After seeing his beloved city disintegrate amid COVID-19 and rising crime, JASON CURTIS ANDERSON, 39, poured out his heart in a Medium post that was widely circulated on local Facebook groups. Here is an expanded version of that essay:
Had you met me a little more than a year ago you would have met a man having the time of his life. Back then, I was the digital marketing director for SUNY schools, where I mostly produced videos and worked on presentations. The 2019 version of me usually woke up 10 minutes before my alarm clock went off, excited to start my day, and often went to sleep feeling a sense of accomplishment. I had finally arranged all the little details of my NYC life in such a way where I didn’t want to change a thing.
In 2020, having front-row seats to watch the city that never sleeps get brought to its knees is an experience I wouldn’t wish on my worst enemy. Many people claim things weren’t that bad here, and they’re entitled to write their own opinion pieces. Although, I can’t imagine an article about how great life in NYC was this year being very interesting — or very honest. Even Jerry Seinfeld wrote his defense of New York from the safety of his compound in the Hamptons, not the Upper West Side. We’ll just have to agree to disagree.
I was born in Sleepy Hollow and grew up in Westchester, but have lived in NYC all of my adulthood, spending the last decade just a few blocks from Chelsea Market. As a person who was in the West Village on the morning of 9/11, I am no stranger to tragedy. I had a car back then, and tried to escape Manhattan that day via the West Side Highway. The only cars heading toward downtown that day were police cars, military, and firemen from other states and cities. These brave heroes drove full speed into a city under attack as the rest of us fled what would later be known as the darkest day of our lives.
This year feels different though. 2020 was like watching a horrible play, but one where no one knows how many acts there will be. There seemed to be no point in watching dystopian movies about pandemics or a new episode of “Black Mirror,” because we were living in it.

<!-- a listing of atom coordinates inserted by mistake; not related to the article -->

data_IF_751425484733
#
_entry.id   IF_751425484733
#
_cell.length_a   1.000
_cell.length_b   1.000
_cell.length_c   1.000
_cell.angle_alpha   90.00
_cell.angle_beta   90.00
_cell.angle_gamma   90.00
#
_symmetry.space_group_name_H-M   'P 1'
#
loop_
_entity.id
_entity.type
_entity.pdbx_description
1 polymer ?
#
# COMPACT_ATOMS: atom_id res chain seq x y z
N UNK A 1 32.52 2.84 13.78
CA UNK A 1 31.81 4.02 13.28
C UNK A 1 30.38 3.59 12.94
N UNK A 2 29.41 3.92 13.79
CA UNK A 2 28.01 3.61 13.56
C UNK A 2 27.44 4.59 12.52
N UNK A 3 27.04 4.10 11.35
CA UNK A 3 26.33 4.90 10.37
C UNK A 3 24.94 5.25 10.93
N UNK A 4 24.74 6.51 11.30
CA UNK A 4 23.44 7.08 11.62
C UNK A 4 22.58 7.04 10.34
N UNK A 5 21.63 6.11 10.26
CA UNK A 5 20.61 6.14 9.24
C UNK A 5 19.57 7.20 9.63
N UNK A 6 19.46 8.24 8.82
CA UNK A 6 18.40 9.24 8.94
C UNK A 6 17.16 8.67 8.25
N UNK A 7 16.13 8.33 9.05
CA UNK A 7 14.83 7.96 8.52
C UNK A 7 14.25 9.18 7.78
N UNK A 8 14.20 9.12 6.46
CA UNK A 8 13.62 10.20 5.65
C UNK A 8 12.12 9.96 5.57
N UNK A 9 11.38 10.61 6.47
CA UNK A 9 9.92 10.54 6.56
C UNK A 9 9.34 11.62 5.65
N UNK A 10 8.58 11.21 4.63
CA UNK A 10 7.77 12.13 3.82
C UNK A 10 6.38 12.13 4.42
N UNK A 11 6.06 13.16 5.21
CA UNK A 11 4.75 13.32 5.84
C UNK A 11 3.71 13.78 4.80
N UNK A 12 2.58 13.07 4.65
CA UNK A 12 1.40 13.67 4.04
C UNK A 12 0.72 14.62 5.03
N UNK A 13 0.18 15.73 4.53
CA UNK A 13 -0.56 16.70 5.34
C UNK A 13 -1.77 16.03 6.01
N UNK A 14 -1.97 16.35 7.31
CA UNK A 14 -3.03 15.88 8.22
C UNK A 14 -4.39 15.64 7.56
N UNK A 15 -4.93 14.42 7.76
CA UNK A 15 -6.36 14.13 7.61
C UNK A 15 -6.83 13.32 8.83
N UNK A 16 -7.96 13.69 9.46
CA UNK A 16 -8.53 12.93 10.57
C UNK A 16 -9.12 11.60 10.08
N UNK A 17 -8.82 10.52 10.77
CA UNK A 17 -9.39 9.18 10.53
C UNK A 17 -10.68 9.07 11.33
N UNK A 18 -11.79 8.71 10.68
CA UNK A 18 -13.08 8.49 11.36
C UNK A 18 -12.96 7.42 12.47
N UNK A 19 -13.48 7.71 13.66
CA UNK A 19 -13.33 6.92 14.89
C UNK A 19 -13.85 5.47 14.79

As COVID-19 settled into its new home in NYC, my local coffee shop closed, my gym shuttered, I lost my job at SUNY, and everything I loved was temporarily put “on pause.” A term that nine months later now feels like a cruel joke. None of us knew what we were facing back in March, or how long it would last. The streets became quiet, the city became still. All the sounds, the familiar faces, the busy restaurants, the daily rituals, the very pace of our existence slowed to a full stop. The silence was deafening.
The homeless and mentally ill flourished in my Chelsea neighborhood overnight. Many residents fled our beloved city to safer suburbs and second homes. After a night in the West Village where I saw men looting cars, and a gunpoint robbery happen by the West 4th train station, I no longer felt comfortable here. I decided that I couldn’t abide the lawlessness and my first pandemic at the same time, so I spent the first wave of the pandemic upstate in a guest room at my family’s house, where at least I didn’t have to worry about the crime.
After spending three months in quarantine upstate, I decided it was time to start putting my NYC life back together. The idea of suffering through this time with my closest friends felt like a step in the right direction. Even if we didn’t have our bars and restaurants for an undetermined amount of time, at least we’d have each other.
I imagined my summer would be filled with long walks, bike rides on the West Side Highway, and small gatherings on rooftops. I imagined we’d get over COVID and that the energy of the city would come back slowly over the next six months. I was optimistic, loved my city and loved my life here with all my heart. I hopefully assumed most New Yorkers had the same feelings I did. And then the riots happened.
The dark tone of daily life here now seems permanent. For months after the riots, stores in my area were still being burglarized. The helicopters were so close they would shake my top-floor apartment all night. In peak summer there were always two or three homeless people on both sides of every street in my area. Every aspect of my life became about avoiding them and staying far enough away from anyone who might attack me. Someone broke into my building one night but fled when they accidentally set off the alarm on the roof. The whole summer felt like living in a war zone.
Dating used to be a pleasure for me, but during my summer in Chelsea there were so many stabbings and robberies within one block of my apartment, I no longer felt comfortable making plans that involved meeting anywhere. I’d walk to get coffee in the morning and get harassed and threatened by homeless people every day.
Six months after NYC’s first wave of riots, I was clearly wrong about my hopes of returning to the fast-paced yet wonderful life that I once loved. I sublet my apartment and have been staying with friends and family ever since.
Unfortunately, the worst parts of 2020 now all seem to be the new normal: homeless people wandering the streets, businesses closed, rampant crime, protests, riots, random acts of violence, dangerous subways. The day I moved out of my Chelsea apartment, I was packing the last of my belongings when a homeless man cut someone’s throat in a parking garage less than one block away.